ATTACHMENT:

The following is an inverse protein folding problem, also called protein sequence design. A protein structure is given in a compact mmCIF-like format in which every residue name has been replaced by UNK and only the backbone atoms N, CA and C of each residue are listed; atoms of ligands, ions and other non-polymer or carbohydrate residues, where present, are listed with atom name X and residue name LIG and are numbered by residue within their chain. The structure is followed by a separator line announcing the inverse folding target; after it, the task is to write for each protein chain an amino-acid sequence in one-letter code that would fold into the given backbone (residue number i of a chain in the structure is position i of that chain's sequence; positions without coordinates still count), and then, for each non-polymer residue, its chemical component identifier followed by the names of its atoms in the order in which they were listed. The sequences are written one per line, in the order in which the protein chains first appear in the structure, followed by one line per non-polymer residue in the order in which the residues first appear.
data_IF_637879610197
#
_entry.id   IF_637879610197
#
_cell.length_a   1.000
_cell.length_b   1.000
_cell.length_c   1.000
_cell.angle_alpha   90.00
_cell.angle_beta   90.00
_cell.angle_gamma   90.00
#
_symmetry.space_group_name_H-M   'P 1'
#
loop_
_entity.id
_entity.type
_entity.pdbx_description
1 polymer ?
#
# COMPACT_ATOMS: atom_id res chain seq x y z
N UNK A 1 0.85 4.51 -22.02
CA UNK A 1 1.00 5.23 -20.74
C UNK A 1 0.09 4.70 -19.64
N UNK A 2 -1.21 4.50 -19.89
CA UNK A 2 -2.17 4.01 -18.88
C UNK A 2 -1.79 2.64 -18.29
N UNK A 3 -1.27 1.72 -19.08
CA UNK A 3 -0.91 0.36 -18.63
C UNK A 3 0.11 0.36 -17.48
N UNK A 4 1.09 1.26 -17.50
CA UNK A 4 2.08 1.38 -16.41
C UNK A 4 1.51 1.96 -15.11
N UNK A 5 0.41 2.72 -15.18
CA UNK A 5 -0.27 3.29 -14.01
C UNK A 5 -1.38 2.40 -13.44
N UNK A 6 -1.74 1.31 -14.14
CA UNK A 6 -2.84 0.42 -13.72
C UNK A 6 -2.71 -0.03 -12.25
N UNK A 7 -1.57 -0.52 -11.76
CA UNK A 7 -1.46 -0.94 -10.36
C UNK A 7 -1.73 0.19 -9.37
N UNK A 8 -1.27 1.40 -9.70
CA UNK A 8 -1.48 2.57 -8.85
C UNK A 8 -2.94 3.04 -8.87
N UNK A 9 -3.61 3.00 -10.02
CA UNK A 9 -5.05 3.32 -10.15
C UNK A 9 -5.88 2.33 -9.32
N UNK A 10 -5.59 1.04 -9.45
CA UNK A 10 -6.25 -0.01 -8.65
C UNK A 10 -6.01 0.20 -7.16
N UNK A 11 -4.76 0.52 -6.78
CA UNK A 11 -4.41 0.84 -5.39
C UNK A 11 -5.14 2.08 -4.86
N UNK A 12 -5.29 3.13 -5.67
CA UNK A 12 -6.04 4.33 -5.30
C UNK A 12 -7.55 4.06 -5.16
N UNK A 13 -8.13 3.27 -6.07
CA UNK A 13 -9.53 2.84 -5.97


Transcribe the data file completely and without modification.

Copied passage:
The following is an inverse protein folding problem, also called protein sequence design. A protein structure is given in a compact mmCIF-like format in which every residue name has been replaced by UNK and only the backbone atoms N, CA and C of each residue are listed; atoms of ligands, ions and other non-polymer or carbohydrate residues, where present, are listed with atom name X and residue name LIG and are numbered by residue within their chain. The structure is followed by a separator line announcing the inverse folding target; after it, the task is to write for each protein chain an amino-acid sequence in one-letter code that would fold into the given backbone (residue number i of a chain in the structure is position i of that chain's sequence; positions without coordinates still count), and then, for each non-polymer residue, its chemical component identifier followed by the names of its atoms in the order in which they were listed. The sequences are written one per line, in the order in which the protein chains first appear in the structure, followed by one line per non-polymer residue in the order in which the residues first appear.
data_IF_637879610197
#
_entry.id   IF_637879610197
#
_cell.length_a   1.000
_cell.length_b   1.000
_cell.length_c   1.000
_cell.angle_alpha   90.00
_cell.angle_beta   90.00
_cell.angle_gamma   90.00
#
_symmetry.space_group_name_H-M   'P 1'
#
loop_
_entity.id
_entity.type
_entity.pdbx_description
1 polymer ?
#
# COMPACT_ATOMS: atom_id res chain seq x y z
N UNK A 1 0.85 4.51 -22.02
CA UNK A 1 1.00 5.23 -20.74
C UNK A 1 0.09 4.70 -19.64
N UNK A 2 -1.21 4.50 -19.89
CA UNK A 2 -2.17 4.01 -18.88
C UNK A 2 -1.79 2.64 -18.29
N UNK A 3 -1.27 1.72 -19.08
CA UNK A 3 -0.91 0.36 -18.63
C UNK A 3 0.11 0.36 -17.48
N UNK A 4 1.09 1.26 -17.50
CA UNK A 4 2.08 1.38 -16.41
C UNK A 4 1.51 1.96 -15.11
N UNK A 5 0.41 2.72 -15.18
CA UNK A 5 -0.27 3.29 -14.01
C UNK A 5 -1.38 2.40 -13.44
N UNK A 6 -1.74 1.31 -14.14
CA UNK A 6 -2.84 0.42 -13.72
C UNK A 6 -2.71 -0.03 -12.25
N UNK A 7 -1.57 -0.52 -11.76
CA UNK A 7 -1.46 -0.94 -10.36
C UNK A 7 -1.73 0.19 -9.37
N UNK A 8 -1.27 1.40 -9.70
CA UNK A 8 -1.48 2.57 -8.85
C UNK A 8 -2.94 3.04 -8.87
N UNK A 9 -3.61 3.00 -10.02
CA UNK A 9 -5.05 3.32 -10.15
C UNK A 9 -5.88 2.33 -9.32
N UNK A 10 -5.59 1.04 -9.45
CA UNK A 10 -6.25 -0.01 -8.65
C UNK A 10 -6.01 0.20 -7.16
N UNK A 11 -4.76 0.52 -6.78
CA UNK A 11 -4.41 0.84 -5.39
C UNK A 11 -5.14 2.08 -4.86
N UNK A 12 -5.29 3.13 -5.67
CA UNK A 12 -6.04 4.33 -5.30
C UNK A 12 -7.55 4.06 -5.16
N UNK A 13 -8.13 3.27 -6.07
CA UNK A 13 -9.53 2.84 -5.97